British actor Stephen Fry has published a lengthy blog post apologising for complaining about the speed of New Zealand broadband on Twitter, and expressing his surprise that his tweets were taken so seriously.
In the 10-page post, titled ‘Making an arse of myself in New Zealand’, Fry talks New Zealand up as being ‘as sophisticated, progressive and forward-looking a nation-state as exists in the world’, and says he never intended to cause offence, or indeed spark a national debate.
"Mostly I think it fair to say a majority of New Zealanders have agreed with me,” Fry writes.
"Some were put out by my criticizing their country, but most have travelled abroad and know that the standard of broadband you get back here is not exactly up to snuff.”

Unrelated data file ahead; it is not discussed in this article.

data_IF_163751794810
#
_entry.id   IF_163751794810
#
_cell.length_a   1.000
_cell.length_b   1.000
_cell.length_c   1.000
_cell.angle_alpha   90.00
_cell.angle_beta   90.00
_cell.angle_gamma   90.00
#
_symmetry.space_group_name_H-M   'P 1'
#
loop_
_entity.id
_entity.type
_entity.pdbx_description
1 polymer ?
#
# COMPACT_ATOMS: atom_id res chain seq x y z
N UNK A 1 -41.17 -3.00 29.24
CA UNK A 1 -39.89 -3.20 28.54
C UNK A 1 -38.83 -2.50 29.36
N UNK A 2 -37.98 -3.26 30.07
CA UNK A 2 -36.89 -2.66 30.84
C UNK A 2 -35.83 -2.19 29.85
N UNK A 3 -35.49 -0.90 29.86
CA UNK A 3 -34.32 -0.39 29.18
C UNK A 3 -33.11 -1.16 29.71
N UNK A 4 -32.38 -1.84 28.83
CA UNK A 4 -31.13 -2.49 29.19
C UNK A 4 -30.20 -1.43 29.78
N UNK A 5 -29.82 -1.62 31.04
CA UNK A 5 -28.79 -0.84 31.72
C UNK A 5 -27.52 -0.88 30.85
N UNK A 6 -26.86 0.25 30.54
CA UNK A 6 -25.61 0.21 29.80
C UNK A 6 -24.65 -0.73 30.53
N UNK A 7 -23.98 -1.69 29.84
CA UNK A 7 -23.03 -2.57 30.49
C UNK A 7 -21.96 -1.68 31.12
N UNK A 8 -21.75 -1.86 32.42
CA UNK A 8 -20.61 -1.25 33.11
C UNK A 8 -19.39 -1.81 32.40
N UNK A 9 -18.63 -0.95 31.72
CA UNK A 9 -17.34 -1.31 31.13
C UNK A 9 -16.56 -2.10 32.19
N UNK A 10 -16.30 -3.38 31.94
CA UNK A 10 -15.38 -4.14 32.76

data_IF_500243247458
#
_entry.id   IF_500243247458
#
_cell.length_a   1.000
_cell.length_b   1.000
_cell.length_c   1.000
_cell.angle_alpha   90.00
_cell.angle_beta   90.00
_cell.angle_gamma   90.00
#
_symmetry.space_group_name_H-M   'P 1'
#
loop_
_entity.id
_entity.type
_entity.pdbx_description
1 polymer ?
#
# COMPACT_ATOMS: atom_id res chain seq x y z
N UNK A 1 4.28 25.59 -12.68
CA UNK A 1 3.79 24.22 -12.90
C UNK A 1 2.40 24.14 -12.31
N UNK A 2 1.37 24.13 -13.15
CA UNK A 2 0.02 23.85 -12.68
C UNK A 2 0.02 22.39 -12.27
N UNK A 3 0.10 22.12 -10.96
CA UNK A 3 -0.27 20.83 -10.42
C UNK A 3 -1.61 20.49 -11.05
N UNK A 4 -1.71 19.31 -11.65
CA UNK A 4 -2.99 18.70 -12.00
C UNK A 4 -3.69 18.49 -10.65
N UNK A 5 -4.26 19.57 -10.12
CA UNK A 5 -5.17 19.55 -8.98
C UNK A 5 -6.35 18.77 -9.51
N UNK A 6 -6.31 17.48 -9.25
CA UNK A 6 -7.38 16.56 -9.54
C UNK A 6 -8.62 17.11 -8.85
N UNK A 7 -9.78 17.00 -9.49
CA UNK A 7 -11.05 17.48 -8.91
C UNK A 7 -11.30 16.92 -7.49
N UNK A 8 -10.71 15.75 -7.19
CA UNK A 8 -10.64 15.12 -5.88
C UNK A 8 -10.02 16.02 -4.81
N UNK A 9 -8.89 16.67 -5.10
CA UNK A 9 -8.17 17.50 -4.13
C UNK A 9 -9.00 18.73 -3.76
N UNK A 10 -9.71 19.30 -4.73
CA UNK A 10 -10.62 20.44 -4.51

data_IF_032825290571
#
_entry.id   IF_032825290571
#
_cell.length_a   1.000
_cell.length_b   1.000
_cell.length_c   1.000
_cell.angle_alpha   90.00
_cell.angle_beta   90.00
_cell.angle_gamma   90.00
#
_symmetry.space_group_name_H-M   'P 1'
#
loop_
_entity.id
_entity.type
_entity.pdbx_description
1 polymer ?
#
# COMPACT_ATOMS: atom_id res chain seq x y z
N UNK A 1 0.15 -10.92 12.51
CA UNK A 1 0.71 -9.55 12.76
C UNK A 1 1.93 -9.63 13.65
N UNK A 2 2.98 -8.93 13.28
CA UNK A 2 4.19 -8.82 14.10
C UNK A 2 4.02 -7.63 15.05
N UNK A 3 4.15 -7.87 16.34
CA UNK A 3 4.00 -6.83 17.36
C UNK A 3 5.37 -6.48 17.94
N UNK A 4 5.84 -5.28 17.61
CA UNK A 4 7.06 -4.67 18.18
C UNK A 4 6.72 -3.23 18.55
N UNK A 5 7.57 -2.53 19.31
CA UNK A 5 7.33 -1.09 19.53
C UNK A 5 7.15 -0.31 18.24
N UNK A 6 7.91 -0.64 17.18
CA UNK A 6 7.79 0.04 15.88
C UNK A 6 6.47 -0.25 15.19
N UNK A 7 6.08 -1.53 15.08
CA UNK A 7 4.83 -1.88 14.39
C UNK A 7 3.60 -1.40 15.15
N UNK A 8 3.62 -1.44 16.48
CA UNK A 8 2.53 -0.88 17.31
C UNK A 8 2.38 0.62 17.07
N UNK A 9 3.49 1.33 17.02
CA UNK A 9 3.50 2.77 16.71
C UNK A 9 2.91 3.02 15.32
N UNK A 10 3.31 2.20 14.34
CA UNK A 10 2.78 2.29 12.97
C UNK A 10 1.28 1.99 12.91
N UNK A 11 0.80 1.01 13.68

Fry goes on to consider whether comments on Twitter should be taken seriously, or whether the site reflects ‘the real cut and thrust of social interaction’.
"Twitter is called, in case you hadn’t noticed, Twitter. Not Earnest Debate, not Focus, not Forum or World Crisis. Just Twitter. And that’s what I do, I twitter away.
"My tweeting about an issue is not meant to suggest that I think that issue to be crucial, critical or of vital importance.”
Has something you’ve tweeted been taken more seriously than intended? Do you read tweets as written messages, or contributions to a conversation? Post your comments below.